Israel’s best ambassadors are personable, passionate and proud of their country. It doesn’t hurt if they’re world-class tennis players.
Andy Ram, 25, and Jonathan “Yoni” Erlich, 28, close friends since their teen years and doubles partners for the past three years, have been traveling around the world together, entertaining crowds and sharing their love for Israel.
Ram, ranked 24th in the world for mens doubles, and Erlich, ranked 22nd, are the No. 11 seeds in the men’s doubles draw of the U.S. Open tennis tournament. Each was entered in the mixed-doubles draw as well.
The past year has been successful but somewhat bittersweet for Ram and Erlich: Representing Israel in the 2004 Olympics in Athens last summer, they advanced to the quarterfinals before losing to Germans Nicolas Kiefer and Rainer Schuettler, who went on to take the silver medal.
In October, Ram and Erlich won the Grand Prix de Tennis de Lyon, in France, and hoped for success in the Australian Open in January. But they lost a heartbreaking third-round match to No. 2 seeds Bob and Mike Bryan, twins from the United States.
In February they won the ABN Amro World Tennis Tournament in Rotterdam, Netherlands. Pleased with their fourth career title, Ram and Erlich geared up for May’s French Open, but Ram received bad news two days before the tournament — his 60-year-old father had died of a heart attack.
The duo dropped out of the tournament and returned to Israel, where shiva was observed in Ram’s mother’s home in Jerusalem.
Ram speaks warmly about his family, who moved from Uruguay to Israel when Andy was 5.
“I still have grandparents, aunts, uncles and cousins in Uruguay,” he says. “I love when they come to Israel to see us.”
Ram grew up in Jerusalem and at age 14 was invited to study at the Wingate Institute, Israel’s National Center for Physical Education and Sport, near Netanya. Ram stayed at Wingate until age 18, when he entered the Israeli army.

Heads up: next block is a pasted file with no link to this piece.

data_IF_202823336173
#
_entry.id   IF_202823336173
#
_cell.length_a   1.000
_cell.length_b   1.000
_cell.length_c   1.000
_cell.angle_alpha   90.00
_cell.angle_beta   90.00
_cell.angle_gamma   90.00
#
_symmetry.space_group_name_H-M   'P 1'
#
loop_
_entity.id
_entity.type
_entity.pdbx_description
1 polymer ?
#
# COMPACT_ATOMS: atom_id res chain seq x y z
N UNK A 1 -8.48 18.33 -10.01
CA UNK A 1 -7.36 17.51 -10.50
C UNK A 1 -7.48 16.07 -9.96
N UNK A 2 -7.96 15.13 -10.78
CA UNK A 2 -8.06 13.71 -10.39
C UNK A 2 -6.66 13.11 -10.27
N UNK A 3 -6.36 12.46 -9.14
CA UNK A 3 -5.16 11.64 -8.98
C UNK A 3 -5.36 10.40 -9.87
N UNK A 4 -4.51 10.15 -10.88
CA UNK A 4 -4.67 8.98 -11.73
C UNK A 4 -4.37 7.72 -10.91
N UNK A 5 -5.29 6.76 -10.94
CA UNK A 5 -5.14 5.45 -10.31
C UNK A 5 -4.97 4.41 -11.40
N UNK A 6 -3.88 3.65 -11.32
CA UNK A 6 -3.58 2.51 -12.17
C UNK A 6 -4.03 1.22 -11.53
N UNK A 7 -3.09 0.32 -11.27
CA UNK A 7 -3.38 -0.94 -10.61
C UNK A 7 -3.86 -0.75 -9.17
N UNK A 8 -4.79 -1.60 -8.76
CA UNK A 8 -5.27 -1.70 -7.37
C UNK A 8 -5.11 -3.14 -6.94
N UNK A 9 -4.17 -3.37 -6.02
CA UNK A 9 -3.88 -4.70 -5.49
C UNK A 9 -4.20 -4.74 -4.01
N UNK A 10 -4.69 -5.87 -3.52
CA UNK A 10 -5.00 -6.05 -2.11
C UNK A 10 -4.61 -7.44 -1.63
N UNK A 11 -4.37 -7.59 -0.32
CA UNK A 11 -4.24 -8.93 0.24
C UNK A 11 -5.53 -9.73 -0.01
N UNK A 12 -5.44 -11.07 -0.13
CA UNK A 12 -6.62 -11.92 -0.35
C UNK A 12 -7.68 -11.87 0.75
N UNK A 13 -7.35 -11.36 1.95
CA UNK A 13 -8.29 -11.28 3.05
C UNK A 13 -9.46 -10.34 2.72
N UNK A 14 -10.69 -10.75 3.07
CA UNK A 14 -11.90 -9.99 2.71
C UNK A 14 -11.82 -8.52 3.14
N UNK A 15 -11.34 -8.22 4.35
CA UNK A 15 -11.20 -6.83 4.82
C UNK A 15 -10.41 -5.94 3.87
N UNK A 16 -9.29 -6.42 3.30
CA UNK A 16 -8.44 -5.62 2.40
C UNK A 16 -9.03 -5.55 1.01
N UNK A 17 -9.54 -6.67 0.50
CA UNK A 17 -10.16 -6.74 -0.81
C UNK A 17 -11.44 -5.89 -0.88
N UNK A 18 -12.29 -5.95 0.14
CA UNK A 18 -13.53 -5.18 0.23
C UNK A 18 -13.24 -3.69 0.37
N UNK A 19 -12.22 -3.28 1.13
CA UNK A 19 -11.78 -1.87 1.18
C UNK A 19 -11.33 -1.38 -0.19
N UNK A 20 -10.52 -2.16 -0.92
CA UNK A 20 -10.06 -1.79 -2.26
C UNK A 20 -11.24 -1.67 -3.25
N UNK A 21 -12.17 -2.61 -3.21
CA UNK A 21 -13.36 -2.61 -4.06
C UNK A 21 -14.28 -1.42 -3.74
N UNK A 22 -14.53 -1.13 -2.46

“They treated me and the other athletes like special sportsmen, and we were allowed to play tennis and travel, even during our army service,” he says.
Ram enjoys the company of other Israeli players on tour, such as Harel Levy, Noam Okun and Amir Haddad.
“I’ve never had a problem” on the tour “being Jewish or Israeli,” Ram says.
Both Ram and Erlich enjoy the reception they receive from Jewish communities around the world.
“We always receive a warm welcome — people are supportive and fly flags of Israel everywhere we go,” Erlich says.
The team is a model of good communication: While Ram and Erlich shout on-court commands to each other in Hebrew, they both grew up in bilingual Hebrew-Spanish homes and also are comfortable in English.
Erlich was born in Buenos Aires and moved to Israel when he was 1. He grew up in Haifa and moved to the Wingate Institute at age 15.
In mid-June, Ram and Erlich won the Nottingham Open in England, considered the major warm-up to Wimbledon. They entered Wimbledon seeded 15th, advancing to the third round before losing again to the Bryans.
The pair spent July playing with the St. Louis Aces of the World Team Tennis league. Dani Apted, the team’s general manager, praised Erlich as a “fantastic mentor” to a younger team member, adding that he “kept the team level and focused in each of his matches.”
Ram “directed his passion and became the drive that motivated the whole team to win,” Apted said.
In late July, the Israeli duo finally beat the Bryan twins at the Merecedes-Benz Cup in Los Angeles, before losing in the finals. They also lost in the finals of a Masters Series event in Montreal in August.
In an interview with JTA just before the U.S. Open, Ram and Erlich spoke about tennis, their families and about being far from Israel during the recent Gaza withdrawal.
“It was tough seeing those pictures,” Ram said. “I don’t take a political side — I’m only afraid that my sister, in the army, might be taken to a dangerous place.”
“It was very difficult seeing such horrible pictures on TV,” Erlich agreed. “The truth is, it’s a big relief for me not to be in Israel at this time.”
The Archive of the Jewish Telegraphic Agency includes articles published from 1923 to 2008. Archive stories reflect the journalistic standards and practices of the time they were published.